Many of his Roeland Park constituents know Mayor Joel Marquardt is an architect and some know he is an artist as well. But they may not know how public his work is or how deep his artistic talent runs – or the life challenges that have shaped him.
Marquardt stuttered as a child, but overcame that and now presides over public meetings. He is a college athlete and a cancer survivor — the same type of cancer that killed an older brother —who believes risks need to be taken because life can be too short. He is an artist who explores different ideas and techniques and has it displayed in public. He is a traveler, who has given up employment to explore the world and its art and architecture in long stretches, including trips to India, Nepal, China and Europe.
“People see me as not the typical architect,” Marquardt says of his work. Every time you see the wheat design on the Kansas City Board of Trade building near the plaza or drive I-35 at 87th Street, you will get a glimpse of Marquardt’s public work that blends art and architecture.
“There is a certain magic in being able to do art,” Marquardt feels. His drawings started as a child when, as the youngest of four brothers in Topeka, he would find a place to hole up and draw more as a way of escape. Now, he tries to infuse his art into architecture and engineering.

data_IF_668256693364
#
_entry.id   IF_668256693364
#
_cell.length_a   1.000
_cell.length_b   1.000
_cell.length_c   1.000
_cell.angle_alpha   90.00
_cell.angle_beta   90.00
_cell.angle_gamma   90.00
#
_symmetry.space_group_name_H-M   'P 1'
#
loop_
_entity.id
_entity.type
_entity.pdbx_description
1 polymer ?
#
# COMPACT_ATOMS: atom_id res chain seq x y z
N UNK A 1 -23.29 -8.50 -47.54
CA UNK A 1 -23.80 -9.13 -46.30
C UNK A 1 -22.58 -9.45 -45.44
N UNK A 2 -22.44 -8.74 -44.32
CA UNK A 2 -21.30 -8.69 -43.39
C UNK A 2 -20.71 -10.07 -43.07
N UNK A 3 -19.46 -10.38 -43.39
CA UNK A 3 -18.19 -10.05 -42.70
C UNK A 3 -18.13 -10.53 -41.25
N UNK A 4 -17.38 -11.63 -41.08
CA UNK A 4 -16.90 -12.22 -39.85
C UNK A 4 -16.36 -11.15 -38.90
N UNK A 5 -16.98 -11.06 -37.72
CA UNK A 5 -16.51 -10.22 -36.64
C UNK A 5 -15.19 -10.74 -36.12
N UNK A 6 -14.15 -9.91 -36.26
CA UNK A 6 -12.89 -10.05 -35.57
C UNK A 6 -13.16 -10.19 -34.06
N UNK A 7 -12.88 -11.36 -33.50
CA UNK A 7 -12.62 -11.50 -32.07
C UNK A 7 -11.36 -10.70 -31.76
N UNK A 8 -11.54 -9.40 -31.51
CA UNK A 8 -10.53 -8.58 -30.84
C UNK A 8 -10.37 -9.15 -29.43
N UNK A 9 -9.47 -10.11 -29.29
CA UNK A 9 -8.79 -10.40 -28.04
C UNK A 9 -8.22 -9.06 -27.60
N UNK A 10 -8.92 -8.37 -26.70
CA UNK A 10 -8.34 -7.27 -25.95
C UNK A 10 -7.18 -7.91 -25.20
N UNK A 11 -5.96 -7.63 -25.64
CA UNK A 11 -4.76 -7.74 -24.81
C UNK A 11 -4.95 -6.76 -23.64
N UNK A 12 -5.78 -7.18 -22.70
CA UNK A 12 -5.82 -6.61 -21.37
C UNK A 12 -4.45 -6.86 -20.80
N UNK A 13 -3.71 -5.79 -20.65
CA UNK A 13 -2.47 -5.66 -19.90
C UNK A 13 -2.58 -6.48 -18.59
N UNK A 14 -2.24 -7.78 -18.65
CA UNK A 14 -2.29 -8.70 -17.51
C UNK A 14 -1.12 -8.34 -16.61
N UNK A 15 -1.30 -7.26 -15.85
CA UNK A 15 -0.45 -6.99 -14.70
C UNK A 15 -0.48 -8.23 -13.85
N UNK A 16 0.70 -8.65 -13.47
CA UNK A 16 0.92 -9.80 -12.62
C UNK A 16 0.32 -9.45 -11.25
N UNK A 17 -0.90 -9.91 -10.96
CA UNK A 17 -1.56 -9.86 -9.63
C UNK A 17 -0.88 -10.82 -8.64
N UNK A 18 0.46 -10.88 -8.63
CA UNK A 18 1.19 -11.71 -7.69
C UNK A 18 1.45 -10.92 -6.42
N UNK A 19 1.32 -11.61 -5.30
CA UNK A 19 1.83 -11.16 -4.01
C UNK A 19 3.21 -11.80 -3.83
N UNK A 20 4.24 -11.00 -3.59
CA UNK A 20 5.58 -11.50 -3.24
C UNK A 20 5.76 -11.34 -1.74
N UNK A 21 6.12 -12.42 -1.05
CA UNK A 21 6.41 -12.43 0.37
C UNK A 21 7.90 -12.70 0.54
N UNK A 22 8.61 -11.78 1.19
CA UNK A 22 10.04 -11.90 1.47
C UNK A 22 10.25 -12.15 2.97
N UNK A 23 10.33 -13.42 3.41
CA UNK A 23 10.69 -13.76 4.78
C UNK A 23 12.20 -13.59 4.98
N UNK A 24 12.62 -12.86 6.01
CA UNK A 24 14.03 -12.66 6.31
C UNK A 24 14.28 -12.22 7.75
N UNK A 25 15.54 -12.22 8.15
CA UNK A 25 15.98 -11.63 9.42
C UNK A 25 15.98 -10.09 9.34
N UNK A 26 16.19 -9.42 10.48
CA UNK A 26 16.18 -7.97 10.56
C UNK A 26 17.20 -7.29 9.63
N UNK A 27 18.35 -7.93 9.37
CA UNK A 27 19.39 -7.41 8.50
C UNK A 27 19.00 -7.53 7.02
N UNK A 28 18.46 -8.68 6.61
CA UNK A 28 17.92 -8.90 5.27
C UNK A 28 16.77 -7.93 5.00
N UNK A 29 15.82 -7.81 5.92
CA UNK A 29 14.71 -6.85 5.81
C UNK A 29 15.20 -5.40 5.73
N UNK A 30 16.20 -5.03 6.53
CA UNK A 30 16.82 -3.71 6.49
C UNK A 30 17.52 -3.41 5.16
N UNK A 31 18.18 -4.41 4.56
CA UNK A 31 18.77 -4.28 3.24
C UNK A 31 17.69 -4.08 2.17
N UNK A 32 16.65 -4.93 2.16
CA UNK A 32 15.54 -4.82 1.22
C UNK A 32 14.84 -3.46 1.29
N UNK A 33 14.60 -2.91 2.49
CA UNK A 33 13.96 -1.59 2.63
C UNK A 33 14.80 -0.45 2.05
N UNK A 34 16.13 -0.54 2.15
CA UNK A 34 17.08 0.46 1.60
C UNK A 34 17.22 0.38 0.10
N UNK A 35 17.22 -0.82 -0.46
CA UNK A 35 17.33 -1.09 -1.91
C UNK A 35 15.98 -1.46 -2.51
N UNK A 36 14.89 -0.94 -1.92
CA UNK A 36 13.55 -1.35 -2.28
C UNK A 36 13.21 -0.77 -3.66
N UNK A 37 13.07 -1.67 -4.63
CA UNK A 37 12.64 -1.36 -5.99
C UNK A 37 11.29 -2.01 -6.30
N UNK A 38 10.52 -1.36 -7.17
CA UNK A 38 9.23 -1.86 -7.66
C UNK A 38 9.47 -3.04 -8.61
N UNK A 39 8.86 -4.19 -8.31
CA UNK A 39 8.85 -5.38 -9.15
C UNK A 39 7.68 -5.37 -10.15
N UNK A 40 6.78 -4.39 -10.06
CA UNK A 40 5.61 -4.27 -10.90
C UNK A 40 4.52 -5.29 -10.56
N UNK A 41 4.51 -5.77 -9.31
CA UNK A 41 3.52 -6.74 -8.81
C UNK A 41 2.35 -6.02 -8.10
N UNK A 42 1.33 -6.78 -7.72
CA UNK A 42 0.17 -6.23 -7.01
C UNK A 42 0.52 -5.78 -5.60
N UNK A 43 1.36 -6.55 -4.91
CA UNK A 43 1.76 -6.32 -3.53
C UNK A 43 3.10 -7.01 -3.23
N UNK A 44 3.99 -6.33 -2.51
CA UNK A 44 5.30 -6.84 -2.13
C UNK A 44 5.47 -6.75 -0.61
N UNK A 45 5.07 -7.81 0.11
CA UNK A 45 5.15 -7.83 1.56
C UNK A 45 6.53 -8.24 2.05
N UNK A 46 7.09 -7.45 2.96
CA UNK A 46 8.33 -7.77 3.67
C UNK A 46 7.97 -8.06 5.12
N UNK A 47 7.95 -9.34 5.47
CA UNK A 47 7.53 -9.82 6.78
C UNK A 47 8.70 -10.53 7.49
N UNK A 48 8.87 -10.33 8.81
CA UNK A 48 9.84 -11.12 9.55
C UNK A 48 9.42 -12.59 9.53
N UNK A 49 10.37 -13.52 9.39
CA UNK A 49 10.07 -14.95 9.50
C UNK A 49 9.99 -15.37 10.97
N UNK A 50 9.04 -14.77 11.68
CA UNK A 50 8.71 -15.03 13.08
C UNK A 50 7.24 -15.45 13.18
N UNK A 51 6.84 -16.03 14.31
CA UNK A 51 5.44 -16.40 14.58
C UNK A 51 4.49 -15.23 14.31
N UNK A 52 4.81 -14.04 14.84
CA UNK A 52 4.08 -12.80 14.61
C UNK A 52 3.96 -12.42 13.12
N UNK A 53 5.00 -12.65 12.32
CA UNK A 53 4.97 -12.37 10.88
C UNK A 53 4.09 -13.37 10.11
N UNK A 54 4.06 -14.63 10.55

“Something I always hoped for,” he says, “ …was to do design for people who can’t afford art.” Having his work available and visible to the public is important to him. From his Art in the Park in Roeland Park to the 87th Street truss seen by a million people each week, he feels “very lucky” to be bringing that to places where people can see it. “I thought I could affect more people (in public works),” he says.
When Marquardt was a freshman in high school, his brother died of cancer, Ten years ago, Marquardt himself survived the same type of cancer. It was his brother’s death that may have been the turning point where he decided “if there is something you want to do in life, (you need to do it now).”
His artistic architecture is now prevalent enough, he says, that clients trust him more with the vision. He works for the firm of Gastinger Walker Hardin + Bee Triplett Buck. A dam he designed for Black Hoof Park in Lenexa that was built by Black and Veatch is another example of art and community function brought to an engineering project. It is now visible in a fly-over video.
His 30 to 40 sketch books each hold 100 pages of drawings that he has worked on over the years often trying new forms. He has taken other artistic risks as well, being transformed to character to model for a Color and Couture Bartle Hall fundraiser or in a designer’s clothes at the West 18th Street Fashion Show, a side of the mayor not usually seen at city hall.
Here is a sampling of the art and architecture of Joel Marquardt: